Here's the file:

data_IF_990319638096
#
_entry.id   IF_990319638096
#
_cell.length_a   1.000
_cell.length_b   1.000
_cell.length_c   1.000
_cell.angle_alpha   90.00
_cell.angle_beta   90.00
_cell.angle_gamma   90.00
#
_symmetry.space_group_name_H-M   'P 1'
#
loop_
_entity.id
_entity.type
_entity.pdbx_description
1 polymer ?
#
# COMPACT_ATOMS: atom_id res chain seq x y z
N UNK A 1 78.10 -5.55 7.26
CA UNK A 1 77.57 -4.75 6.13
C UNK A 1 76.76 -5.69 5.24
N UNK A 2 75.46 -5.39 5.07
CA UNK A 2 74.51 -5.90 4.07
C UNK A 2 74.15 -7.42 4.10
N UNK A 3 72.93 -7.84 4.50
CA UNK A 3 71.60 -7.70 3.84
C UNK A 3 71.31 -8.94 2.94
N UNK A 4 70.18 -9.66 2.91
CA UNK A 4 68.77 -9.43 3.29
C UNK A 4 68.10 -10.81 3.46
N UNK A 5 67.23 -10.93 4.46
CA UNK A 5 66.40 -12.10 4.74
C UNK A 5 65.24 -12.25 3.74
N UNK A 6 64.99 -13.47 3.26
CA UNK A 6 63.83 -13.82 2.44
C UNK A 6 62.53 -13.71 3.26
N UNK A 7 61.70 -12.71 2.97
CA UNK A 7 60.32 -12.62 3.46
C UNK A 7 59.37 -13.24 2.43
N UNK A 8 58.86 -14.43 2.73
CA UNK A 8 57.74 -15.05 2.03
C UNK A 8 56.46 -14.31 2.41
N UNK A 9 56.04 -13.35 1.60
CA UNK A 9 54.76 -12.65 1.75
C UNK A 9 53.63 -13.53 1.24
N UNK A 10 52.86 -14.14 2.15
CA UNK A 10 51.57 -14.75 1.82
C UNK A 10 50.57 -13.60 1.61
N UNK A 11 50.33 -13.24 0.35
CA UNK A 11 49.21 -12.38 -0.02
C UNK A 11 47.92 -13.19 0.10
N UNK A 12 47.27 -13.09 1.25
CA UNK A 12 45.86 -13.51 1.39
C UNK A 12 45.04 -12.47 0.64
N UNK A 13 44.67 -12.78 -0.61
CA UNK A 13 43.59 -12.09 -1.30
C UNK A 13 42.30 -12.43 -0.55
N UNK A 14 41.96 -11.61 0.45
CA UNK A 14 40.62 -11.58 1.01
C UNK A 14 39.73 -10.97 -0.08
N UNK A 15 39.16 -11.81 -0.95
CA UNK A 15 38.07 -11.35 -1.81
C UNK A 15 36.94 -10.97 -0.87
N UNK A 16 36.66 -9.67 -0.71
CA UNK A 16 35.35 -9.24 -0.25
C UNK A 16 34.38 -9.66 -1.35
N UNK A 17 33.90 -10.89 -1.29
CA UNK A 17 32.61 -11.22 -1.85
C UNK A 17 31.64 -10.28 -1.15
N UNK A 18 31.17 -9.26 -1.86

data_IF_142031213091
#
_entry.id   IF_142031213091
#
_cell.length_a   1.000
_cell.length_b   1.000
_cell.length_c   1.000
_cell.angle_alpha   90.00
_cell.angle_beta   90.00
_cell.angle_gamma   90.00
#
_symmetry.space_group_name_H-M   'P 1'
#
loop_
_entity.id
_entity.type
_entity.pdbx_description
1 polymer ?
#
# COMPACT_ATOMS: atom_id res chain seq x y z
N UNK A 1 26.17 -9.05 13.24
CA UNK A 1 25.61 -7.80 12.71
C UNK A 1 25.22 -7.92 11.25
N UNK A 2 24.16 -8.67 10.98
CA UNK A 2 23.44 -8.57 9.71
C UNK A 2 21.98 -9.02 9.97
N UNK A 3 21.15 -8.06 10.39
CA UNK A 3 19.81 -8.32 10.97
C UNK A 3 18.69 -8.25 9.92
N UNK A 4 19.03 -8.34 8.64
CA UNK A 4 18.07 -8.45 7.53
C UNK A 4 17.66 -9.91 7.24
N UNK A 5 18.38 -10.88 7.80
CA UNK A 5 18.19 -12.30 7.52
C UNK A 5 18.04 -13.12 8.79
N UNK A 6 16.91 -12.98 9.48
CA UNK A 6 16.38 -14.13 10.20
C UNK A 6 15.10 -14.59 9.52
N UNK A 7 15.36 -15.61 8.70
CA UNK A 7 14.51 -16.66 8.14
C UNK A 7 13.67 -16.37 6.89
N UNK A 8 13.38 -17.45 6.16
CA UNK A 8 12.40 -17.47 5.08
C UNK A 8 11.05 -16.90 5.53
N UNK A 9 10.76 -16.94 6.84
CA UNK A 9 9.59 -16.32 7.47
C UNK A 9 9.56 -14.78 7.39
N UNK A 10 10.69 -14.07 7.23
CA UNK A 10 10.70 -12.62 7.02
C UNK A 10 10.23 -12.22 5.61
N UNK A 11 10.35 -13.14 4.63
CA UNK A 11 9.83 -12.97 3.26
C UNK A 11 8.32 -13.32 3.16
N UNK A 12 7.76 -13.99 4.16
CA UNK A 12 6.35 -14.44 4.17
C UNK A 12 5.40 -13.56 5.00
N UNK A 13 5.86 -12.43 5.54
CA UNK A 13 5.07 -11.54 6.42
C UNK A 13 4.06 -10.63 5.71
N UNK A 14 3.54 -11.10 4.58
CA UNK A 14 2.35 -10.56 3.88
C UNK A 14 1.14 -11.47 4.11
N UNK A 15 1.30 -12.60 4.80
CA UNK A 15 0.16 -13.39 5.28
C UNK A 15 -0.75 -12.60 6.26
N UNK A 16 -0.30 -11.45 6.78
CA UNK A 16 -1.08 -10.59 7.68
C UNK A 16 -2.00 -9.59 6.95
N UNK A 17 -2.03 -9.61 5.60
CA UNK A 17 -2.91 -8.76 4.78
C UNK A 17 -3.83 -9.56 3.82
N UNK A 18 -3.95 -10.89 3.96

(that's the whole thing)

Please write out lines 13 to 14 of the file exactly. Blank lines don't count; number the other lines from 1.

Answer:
#
loop_